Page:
Click Register Model, and on the next screen click Download OAuth 2.0 Credentials. This downloads a JSON file to your computer. If you aren’t familiar with JSON files, don’t worry, but learning how to use JSON is worth doing for the future!
The official Google guide recommends moving the file to /home/pi, so open the file manager and do this now.
Extra step for SSH users:
If you are using SSH you will have downloaded the JSON file to your local machine instead of the Pi. To transfer it, open a separate terminal window with no SSH connection. From this window, copy over the client secret JSON file using this command:
scp ~/Downloads/client_secret_client-id.json pi@raspberry-pi-ip-address:/home/pi/
Replace “raspberry-pi-ip-address” with your Pi’s ip address, and don’t forget the colon before the path. If you downloaded the JSON file to another location modify your local path to reflect this. Enter your password when prompted, and the file will copy to the Pi’s home directory.
Switch back to the SSH terminal, and navigate to /home/pi. Enter ls -l to list the files in the directory. You should see the transferred client secret JSON file.
Installing the SDK
Google recommends working in a Python virtual environment. Create a new virtual environment called env.
If you’ve never done this before, this tutorial will help you learn how to use Python virtual environments.
Install the latest versions of Pip, Setuptools and Wheel and activate your virtual environment:
env/bin/python -m pip install --upgrade pip setuptools wheel source env/bin/activate
Google Assistant has some dependencies which you should install into the virtual environment now.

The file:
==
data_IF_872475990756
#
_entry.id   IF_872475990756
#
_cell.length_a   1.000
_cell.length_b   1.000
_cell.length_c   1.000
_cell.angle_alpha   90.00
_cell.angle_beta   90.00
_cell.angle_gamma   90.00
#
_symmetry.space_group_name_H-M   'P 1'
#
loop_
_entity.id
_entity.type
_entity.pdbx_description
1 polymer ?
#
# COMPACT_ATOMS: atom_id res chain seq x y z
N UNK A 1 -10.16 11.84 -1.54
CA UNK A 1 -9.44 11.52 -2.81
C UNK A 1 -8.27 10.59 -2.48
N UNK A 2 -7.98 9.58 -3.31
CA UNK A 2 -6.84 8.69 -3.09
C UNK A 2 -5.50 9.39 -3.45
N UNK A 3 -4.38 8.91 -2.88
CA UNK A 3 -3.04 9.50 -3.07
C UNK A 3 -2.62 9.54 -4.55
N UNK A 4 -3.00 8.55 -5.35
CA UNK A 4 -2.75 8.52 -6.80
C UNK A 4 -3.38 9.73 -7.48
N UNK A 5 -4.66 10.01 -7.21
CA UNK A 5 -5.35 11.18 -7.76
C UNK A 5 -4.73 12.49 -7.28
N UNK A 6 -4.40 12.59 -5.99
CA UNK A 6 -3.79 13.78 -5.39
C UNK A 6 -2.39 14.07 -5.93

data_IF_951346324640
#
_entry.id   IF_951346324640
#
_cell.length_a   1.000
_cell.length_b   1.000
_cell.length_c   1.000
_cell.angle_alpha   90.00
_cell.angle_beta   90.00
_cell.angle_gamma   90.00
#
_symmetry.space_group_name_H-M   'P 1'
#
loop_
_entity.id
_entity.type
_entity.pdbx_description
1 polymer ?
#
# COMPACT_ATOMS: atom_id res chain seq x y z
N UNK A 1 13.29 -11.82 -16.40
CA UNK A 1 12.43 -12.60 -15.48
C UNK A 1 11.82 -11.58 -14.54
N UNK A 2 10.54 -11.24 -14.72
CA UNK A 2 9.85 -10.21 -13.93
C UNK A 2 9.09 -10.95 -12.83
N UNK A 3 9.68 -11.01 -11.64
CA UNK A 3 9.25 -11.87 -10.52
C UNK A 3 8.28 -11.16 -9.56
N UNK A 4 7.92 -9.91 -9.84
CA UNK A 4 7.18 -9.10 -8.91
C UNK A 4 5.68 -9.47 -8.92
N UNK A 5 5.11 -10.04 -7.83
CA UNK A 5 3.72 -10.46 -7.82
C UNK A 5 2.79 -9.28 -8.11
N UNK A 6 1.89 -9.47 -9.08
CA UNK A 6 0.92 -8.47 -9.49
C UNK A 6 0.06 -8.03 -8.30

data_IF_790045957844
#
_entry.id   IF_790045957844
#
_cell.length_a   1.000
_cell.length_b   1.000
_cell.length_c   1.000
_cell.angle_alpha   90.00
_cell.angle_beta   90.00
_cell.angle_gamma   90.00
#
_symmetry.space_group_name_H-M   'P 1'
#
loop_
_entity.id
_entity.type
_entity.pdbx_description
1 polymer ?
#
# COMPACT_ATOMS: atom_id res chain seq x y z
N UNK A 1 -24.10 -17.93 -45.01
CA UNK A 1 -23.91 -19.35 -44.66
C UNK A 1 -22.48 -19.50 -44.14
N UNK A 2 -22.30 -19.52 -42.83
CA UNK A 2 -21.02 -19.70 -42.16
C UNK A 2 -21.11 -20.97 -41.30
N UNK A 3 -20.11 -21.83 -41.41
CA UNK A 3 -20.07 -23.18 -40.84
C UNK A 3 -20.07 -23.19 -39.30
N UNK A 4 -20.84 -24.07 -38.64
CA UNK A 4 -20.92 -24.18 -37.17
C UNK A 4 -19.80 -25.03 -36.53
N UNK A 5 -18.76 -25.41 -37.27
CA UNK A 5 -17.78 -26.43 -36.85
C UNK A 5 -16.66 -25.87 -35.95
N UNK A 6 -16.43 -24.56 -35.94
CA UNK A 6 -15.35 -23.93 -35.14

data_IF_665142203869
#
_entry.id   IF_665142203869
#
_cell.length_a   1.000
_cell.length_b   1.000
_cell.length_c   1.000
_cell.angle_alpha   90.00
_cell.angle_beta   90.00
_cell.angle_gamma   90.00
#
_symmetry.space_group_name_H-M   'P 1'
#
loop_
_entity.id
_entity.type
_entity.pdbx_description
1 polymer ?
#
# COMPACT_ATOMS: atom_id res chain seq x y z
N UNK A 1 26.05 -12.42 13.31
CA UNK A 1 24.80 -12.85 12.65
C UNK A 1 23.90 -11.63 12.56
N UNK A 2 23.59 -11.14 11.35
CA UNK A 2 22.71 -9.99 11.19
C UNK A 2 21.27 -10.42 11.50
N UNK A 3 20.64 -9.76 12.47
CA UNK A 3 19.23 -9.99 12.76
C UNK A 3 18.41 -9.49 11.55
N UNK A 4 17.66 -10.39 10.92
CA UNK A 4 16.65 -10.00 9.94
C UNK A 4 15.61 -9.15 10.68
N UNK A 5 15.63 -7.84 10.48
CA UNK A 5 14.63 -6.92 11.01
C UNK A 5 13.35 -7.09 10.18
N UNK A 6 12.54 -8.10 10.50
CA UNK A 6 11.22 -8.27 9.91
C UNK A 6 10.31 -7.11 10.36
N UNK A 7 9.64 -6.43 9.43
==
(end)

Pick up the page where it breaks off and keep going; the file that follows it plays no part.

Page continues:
sudo apt-get install portaudio19-dev libffi-dev libssl-dev libmpg123-dev
Finally, install the Google Assistant SDK, Samples, and OAuth tool.
python -m pip install --upgrade google-assistant-library python -m pip install --upgrade google-assistant-sdk[samples] python -m pip install --upgrade google-auth-oauthlib[tool]
That is everything needed to get up and running. If any of the installations fail, check the spelling and spacing thoroughly.
Authenticating the Raspberry Pi
Use the google-auth-oauthlib[tool] with the credential JSON file downloaded earlier to authenticate your Raspberry Pi.
google-oauthlib-tool --scope https://www.googleapis.com/auth/assistant-sdk-prototype \ --scope https://www.googleapis.com/auth/gcm \ --save --headless --client-secrets /home/pi/YOUR_CLIENT_SECRET_ID.json
You’ll need to replace YOUR_CLIENT_SECRET_ID with the downloaded file, so it is worth copying the filename first. This client ID must be correct. Do not change the filename!
You should get a message with a link, asking you to paste in an authorization code.
Clicking the link opens the browser. You’ll be prompted to enable the device on your Google account. Copy the authorization code which follows, and paste it back into your terminal window.
You should receive a confirmation reading Credentials Saved: /home/pi…, meaning the Pi has been authorized successfully with your Google account.
Testing It Out
Now that everything is in place, it’s time to test your Pi Google Assistant. Run the assistant with this command: